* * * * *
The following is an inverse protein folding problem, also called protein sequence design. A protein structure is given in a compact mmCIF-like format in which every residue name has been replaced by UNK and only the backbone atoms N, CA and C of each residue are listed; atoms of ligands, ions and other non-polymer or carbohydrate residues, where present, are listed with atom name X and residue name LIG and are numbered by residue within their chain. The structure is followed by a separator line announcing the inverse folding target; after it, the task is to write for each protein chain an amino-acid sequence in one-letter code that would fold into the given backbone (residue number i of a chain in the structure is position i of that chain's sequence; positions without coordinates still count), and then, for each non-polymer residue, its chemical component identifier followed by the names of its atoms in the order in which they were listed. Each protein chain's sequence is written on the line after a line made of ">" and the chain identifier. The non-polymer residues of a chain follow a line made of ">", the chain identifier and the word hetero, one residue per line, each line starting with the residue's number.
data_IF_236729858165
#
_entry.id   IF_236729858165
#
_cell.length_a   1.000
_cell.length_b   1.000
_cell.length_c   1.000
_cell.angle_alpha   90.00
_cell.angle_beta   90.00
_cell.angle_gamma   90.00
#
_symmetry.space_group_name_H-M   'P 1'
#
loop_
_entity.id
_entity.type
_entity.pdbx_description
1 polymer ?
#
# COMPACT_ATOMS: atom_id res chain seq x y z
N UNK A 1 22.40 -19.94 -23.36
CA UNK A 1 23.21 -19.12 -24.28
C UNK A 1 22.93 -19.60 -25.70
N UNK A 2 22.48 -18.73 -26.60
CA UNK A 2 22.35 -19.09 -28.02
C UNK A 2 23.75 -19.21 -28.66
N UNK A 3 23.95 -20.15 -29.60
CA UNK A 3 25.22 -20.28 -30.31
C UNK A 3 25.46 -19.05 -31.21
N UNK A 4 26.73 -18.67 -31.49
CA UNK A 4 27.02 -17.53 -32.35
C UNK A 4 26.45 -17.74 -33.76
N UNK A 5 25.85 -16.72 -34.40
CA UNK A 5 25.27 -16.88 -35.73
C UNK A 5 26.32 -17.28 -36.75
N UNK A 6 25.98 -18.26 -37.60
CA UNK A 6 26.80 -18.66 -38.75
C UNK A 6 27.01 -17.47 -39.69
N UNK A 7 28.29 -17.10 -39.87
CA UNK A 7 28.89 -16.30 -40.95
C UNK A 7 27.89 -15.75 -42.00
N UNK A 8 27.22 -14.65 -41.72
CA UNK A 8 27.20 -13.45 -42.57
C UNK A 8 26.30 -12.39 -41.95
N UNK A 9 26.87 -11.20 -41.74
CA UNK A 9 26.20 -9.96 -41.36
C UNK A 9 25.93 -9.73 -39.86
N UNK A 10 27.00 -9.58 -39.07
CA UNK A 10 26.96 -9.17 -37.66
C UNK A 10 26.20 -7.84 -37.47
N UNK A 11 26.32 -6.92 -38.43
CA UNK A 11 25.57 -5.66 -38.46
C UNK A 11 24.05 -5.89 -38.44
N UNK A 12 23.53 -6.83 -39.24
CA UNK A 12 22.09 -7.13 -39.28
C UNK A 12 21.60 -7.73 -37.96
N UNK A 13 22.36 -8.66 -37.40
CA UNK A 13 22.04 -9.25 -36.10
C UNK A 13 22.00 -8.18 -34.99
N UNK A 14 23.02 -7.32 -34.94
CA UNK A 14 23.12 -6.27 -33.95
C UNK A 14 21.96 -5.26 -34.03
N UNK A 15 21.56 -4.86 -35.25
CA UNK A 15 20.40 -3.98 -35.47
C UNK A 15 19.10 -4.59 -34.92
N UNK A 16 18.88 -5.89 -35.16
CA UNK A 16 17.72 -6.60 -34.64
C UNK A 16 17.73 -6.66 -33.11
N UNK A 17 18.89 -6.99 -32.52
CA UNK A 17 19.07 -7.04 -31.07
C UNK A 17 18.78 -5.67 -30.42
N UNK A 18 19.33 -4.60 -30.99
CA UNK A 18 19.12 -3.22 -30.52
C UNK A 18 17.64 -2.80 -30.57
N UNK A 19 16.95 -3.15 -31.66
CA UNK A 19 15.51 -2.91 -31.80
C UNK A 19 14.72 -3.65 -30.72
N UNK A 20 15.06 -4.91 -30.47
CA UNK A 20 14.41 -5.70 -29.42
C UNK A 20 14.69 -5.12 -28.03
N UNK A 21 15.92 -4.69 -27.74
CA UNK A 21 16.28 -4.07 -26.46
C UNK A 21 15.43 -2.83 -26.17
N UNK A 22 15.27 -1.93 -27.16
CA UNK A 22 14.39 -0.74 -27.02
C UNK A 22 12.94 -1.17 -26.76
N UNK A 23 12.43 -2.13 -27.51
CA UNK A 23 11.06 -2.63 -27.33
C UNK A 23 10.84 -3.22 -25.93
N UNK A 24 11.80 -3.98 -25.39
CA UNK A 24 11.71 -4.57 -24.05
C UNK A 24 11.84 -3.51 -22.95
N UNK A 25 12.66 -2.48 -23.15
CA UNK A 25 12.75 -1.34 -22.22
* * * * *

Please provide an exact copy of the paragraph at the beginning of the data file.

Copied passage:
The following is an inverse protein folding problem, also called protein sequence design. A protein structure is given in a compact mmCIF-like format in which every residue name has been replaced by UNK and only the backbone atoms N, CA and C of each residue are listed; atoms of ligands, ions and other non-polymer or carbohydrate residues, where present, are listed with atom name X and residue name LIG and are numbered by residue within their chain. The structure is followed by a separator line announcing the inverse folding target; after it, the task is to write for each protein chain an amino-acid sequence in one-letter code that would fold into the given backbone (residue number i of a chain in the structure is position i of that chain's sequence; positions without coordinates still count), and then, for each non-polymer residue, its chemical component identifier followed by the names of its atoms in the order in which they were listed. Each protein chain's sequence is written on the line after a line made of ">" and the chain identifier. The non-polymer residues of a chain follow a line made of ">", the chain identifier and the word hetero, one residue per line, each line starting with the residue's number.